Niebuhr on Conflict Resolution

I recently read an old article in The Christian Century where John Kelley discusses the Niebuhr brother’s only published disagreement over how to respond to large-scale conflicts.  In light of the (then) conflict surrounding Japan, Reinhold advocated working for justice.  His brother Richard took a different and surprising tactic.  He argued that Christians should “do nothing.” 

Richard based this response on two premises:

  1. That God is real.  The reason doing nothing seems impractical, according to Niebuhr, is because such a belief is obsolete.  God was at work in his world, and perhaps we fancy our efforts too important.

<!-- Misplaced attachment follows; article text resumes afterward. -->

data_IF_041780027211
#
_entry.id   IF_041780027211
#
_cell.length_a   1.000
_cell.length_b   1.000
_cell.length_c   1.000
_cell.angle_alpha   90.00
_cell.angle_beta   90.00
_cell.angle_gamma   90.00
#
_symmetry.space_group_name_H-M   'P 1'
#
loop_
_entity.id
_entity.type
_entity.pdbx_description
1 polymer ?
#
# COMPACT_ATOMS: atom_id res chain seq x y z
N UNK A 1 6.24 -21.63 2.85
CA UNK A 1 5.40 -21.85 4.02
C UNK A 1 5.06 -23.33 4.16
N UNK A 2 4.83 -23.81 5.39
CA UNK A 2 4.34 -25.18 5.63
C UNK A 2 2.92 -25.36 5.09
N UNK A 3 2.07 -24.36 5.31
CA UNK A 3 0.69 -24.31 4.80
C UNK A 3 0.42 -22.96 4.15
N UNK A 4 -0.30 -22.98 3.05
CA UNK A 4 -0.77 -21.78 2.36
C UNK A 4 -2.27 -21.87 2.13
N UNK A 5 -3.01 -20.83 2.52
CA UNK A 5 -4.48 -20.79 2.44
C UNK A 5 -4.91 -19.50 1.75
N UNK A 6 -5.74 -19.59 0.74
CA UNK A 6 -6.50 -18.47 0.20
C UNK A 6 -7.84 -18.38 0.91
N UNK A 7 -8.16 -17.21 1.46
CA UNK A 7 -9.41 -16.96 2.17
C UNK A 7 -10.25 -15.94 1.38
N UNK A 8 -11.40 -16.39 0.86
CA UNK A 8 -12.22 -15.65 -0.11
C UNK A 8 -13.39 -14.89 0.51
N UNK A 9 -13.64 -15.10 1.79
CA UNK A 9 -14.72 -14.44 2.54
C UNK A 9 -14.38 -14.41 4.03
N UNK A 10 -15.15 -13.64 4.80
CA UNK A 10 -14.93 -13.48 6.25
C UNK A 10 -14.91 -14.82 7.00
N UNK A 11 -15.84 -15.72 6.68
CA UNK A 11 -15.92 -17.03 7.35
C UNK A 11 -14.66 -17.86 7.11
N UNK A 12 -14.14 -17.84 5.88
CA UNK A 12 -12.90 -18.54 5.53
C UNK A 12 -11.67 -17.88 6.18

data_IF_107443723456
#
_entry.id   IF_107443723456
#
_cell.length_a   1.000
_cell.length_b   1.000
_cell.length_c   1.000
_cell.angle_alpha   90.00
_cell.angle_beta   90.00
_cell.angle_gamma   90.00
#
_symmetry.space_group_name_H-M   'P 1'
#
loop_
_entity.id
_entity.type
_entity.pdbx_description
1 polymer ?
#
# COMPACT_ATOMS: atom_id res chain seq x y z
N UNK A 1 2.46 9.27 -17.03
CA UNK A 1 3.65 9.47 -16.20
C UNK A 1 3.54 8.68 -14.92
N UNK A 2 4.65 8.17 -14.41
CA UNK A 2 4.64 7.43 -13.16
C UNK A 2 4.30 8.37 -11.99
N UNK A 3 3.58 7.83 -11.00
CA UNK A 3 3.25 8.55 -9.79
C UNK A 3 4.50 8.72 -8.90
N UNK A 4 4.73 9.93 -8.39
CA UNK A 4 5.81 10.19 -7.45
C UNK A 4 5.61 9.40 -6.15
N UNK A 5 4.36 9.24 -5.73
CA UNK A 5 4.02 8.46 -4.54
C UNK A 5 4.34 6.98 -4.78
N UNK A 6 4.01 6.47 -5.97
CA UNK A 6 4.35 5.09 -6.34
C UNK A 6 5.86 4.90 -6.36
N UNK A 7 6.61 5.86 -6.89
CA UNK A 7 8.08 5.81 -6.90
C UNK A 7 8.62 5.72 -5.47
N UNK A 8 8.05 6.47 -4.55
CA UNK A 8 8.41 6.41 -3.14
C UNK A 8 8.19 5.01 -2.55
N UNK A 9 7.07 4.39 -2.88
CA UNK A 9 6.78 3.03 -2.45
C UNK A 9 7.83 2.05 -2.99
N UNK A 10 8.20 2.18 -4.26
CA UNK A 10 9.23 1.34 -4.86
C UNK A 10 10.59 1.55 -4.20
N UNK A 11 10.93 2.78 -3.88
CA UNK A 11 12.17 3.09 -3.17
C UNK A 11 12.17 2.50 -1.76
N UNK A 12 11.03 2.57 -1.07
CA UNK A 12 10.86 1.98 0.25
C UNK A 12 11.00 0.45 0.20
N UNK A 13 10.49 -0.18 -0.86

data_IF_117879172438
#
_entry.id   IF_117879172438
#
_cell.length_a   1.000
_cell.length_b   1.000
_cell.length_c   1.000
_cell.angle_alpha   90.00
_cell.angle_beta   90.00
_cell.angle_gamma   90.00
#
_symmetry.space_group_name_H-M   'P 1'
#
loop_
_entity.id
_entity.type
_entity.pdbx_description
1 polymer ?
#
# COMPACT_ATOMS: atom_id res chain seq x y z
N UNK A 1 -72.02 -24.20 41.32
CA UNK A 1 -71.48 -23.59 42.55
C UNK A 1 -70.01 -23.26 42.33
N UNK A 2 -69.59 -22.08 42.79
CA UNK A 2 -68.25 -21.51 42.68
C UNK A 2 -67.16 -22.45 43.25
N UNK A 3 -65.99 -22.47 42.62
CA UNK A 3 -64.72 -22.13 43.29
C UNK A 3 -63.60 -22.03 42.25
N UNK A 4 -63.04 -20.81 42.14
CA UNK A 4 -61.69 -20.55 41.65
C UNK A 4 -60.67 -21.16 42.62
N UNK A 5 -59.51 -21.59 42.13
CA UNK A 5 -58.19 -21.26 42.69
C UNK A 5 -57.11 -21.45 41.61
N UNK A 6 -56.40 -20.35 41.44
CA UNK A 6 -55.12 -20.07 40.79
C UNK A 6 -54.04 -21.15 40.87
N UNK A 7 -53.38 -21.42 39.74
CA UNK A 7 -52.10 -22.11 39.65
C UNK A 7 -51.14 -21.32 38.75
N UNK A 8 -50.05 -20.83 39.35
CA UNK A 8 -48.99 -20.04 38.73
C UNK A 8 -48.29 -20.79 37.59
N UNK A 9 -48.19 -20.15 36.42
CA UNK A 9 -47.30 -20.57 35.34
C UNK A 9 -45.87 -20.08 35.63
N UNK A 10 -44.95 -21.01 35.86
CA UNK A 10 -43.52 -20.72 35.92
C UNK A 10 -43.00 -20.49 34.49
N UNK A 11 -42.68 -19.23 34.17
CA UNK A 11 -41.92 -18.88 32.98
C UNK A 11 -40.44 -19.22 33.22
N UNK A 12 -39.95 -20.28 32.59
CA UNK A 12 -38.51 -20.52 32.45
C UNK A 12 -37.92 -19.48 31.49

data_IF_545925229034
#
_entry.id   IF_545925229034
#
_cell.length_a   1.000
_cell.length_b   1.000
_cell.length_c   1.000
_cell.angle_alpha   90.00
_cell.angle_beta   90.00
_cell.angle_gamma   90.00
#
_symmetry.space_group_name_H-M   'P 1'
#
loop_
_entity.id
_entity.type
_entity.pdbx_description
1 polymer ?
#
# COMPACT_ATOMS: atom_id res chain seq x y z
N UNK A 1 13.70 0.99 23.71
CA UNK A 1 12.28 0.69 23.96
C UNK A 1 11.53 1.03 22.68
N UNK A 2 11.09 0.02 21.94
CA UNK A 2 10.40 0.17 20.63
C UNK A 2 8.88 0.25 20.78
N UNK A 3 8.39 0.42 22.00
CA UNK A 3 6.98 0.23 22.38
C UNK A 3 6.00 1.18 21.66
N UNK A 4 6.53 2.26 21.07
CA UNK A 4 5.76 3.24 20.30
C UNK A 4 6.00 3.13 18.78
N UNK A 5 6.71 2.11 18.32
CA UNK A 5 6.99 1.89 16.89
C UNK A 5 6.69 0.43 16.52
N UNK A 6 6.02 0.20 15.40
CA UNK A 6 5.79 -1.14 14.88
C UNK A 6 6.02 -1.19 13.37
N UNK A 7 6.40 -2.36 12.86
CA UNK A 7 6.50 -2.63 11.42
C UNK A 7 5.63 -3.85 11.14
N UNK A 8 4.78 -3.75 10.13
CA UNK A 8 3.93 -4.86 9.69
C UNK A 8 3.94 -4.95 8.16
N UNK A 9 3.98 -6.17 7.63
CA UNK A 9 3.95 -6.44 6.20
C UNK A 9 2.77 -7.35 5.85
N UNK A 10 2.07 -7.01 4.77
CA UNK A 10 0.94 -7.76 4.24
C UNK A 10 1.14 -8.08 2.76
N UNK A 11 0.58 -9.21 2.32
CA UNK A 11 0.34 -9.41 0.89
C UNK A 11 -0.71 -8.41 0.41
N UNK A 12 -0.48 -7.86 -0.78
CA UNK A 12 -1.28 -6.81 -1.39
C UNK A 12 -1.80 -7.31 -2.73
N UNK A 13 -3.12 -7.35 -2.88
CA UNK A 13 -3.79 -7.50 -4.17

2. Christians should do nothing in the face of conflict because it can be an antidote to the powerful pull of self-interest.  Behind all our righteous indignation, Niebuhr argued, often lies a sinful thirst for control, to be God. 

Although this compact argument leaves much open to question and interpretation, I think Niebuhr’s points are worth taking seriously.  According to Kelley, Niebuhr desired that Christians would be a healing presence, a witness through acts of caring.  This “suffering presence,” as Kelley describes it, seems to be more in line with the teachings of our Lord.  The Triune God can handle the  world’s problems, and will.  We must resist seeing ourselves as the key to the resolution of the world’s problems, especially by violent ends, lest we end up becoming thirsty for power or oppressors who wish to “help.”

Kelley, John.  “Time for the Grace of Doing Nothing.”  The Christian Century 105 no. 31 (October 26 1988): 940-41.

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